In East Rockhill, a century-old fraternity, a memorial garden and pyramids
The complex's style is reminiscent of the Colonial architecture and lush landscape that is typical in the area. Except for the pyramids in the garden.They stand among serene ponds, fountains, rose bushes, green grass, stone masonry and an abundance of flowers and plant life.
The tallest of the four pyramids, which sit in the garden beside the buildings, is over 30 feet in height. It towers over the garden, yet it blends into it immaculately.
The pyramids, built with local quarry stone, belong to the Fraternitas Rosae Crucis, or the Fraternity of the Rosy Cross, part of the Rosicrucian Order, a non-denominational Christian-based religious fraternity that was founded in Germany in 1614. The Fraternity of the Rosy Cross has been headquartered at the East Rockhill complex since 1922.
Even the president of Beverly Hall Corporation, William Kracht, isn't entirely aware of when the pyramids were constructed, although he believes it was sometime during the 1920s. Nonetheless, they are a sacred part of the complex.
That's because this isn't just a garden — it is a memorial garden. A cemetery.
"Rosicrucians trace their history back to Egypt and so-called 'mystery schools,'" said Darin Hayton, an associate history professor at Haverford College.
"Mystery schools," which originated in Ancient Egypt and India, preserve and perpetuate ancient spiritual teachings about the immortality of the soul and how to attain it. The Rosicrucian Order, in particular, focuses on "Divine Law," good works, transmutation and "Soul Illumination."
The Rosicrucian Fraternity believes the soul cannot be free if it remains in the body, and thus, cremation is the fastest and most sanitary way of freeing the soul. However, cremation is not required for members, Kracht said.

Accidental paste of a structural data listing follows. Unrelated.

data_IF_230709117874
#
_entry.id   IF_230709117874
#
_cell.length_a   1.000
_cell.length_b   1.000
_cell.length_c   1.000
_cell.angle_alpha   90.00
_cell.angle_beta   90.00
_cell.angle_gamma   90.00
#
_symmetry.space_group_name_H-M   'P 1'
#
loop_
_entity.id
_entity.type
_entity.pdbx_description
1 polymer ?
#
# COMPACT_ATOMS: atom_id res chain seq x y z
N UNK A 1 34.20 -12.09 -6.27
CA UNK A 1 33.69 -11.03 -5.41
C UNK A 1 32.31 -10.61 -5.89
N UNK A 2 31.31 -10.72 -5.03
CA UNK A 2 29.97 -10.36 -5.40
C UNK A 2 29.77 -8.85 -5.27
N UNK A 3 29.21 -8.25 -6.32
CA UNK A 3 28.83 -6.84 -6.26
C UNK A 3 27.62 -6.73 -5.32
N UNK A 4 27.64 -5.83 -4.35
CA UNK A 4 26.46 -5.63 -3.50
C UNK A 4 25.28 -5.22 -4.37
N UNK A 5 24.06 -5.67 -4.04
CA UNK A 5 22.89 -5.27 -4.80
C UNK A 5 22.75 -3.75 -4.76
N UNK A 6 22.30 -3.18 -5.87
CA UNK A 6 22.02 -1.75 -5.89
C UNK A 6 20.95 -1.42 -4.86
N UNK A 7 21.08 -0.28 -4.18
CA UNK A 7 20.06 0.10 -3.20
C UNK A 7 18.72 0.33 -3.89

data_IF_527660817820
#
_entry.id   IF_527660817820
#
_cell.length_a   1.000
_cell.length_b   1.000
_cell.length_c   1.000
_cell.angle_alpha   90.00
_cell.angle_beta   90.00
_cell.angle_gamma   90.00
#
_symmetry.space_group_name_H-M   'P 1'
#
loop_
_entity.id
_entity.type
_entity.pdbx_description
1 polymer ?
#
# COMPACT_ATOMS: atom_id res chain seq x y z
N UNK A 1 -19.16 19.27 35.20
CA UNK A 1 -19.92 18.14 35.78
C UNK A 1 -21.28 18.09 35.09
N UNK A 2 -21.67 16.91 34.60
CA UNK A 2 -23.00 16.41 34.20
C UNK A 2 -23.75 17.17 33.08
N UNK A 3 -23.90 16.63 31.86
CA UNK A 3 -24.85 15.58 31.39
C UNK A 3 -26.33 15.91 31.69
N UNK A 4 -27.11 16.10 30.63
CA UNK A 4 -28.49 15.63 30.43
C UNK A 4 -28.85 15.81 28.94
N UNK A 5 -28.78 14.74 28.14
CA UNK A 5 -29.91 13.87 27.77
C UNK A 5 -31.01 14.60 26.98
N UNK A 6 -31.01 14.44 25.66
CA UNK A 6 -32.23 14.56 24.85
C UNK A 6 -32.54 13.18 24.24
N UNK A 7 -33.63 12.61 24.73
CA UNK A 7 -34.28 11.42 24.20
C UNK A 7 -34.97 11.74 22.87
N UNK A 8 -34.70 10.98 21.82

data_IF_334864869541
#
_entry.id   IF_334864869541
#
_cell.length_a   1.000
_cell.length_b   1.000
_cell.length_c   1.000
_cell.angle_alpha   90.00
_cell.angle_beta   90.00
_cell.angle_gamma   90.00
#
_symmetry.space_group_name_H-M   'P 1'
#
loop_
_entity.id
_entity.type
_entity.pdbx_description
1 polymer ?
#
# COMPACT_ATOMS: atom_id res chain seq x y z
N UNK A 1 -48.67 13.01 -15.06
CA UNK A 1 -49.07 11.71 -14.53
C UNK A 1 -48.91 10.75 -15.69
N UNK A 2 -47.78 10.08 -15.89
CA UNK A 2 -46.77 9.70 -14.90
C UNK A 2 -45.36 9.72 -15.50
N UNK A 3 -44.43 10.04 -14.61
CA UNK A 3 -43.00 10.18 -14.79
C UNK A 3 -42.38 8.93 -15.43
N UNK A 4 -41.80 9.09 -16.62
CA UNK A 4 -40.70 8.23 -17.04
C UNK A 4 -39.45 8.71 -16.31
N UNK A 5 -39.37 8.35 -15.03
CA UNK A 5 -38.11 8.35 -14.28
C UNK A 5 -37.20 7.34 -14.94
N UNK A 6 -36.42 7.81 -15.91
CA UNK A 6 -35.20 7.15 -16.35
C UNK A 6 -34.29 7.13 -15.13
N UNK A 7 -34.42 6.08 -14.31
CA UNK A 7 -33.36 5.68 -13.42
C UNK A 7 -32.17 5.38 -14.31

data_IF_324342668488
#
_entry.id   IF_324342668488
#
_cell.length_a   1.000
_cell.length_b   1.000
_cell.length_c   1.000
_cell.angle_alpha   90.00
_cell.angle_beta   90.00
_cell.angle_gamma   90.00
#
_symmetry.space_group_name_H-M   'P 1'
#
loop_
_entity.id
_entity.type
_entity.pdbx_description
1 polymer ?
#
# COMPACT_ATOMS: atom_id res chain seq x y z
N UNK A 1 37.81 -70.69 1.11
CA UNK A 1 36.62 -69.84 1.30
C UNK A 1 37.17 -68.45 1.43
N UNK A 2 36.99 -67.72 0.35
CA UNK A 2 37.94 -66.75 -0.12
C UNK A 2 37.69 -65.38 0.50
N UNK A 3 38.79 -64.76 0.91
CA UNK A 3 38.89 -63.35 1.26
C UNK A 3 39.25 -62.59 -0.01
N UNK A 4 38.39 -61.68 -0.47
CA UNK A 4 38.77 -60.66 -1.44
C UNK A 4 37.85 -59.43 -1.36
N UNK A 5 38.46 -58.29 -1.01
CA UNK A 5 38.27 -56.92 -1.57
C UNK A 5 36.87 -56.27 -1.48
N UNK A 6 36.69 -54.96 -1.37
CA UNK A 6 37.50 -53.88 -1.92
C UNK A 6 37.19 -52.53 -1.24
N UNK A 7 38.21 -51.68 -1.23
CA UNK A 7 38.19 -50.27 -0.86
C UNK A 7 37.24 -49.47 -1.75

When someone does prefer to be cremated, their remains are placed in the garden and marked with a rosebush, much in the way someone's burial site in a cemetery is marked with a gravestone. This is why the garden has so many roses.
The pyramids are inspired by ancient Egypt, according to Kracht, and the Bible verse "Out of Egypt, I call my son."
The garden is going through a bit of a restoration period; electrified fences have been installed around the rose gardens to keep rose-munching deer out, Kracht said. The process of planting new roses is underway.
Nonetheless, the garden is awe-inspiring.
The complex has a lengthy history in Bucks County, according to Kracht.
Rueben Clymer, who was born in 1878 less than a mile from where Beverly Hall now stands, purchased the 50-acre plot of land in 1905. He had been accepted as a student of the order in 1899 and became Grand Master in 1905.
The Church of Illumination — a small stone chapel nestled beside the administration building — was built in 1911. Beverly Hall, the residence building named for the first Supreme Grand Master of the fraternity for North and South America, now called Mitrenga hall, followed when it was built in 1912; no one permanently inhabits it now.
The memorial gardens were planted a year later, in 1913.
According to a document from the fraternity, Clymer imagined a garden with "a rose bush for every individual ash."
The complex gradually expanded to 200 acres after 1908, according to the Kracht.
The complex also features an academy, a white building lined with columns that now serves as the fraternity's library; a publishing office, where the fraternity's literature is printed; a confederation building, where many of the fraternity's rituals take place; and an administration building.
Despite the "No Trespassing" signs that surround the property, visitors are allowed on site, but only during the daylight hours, and pets are prohibited. No appointment is necessary.
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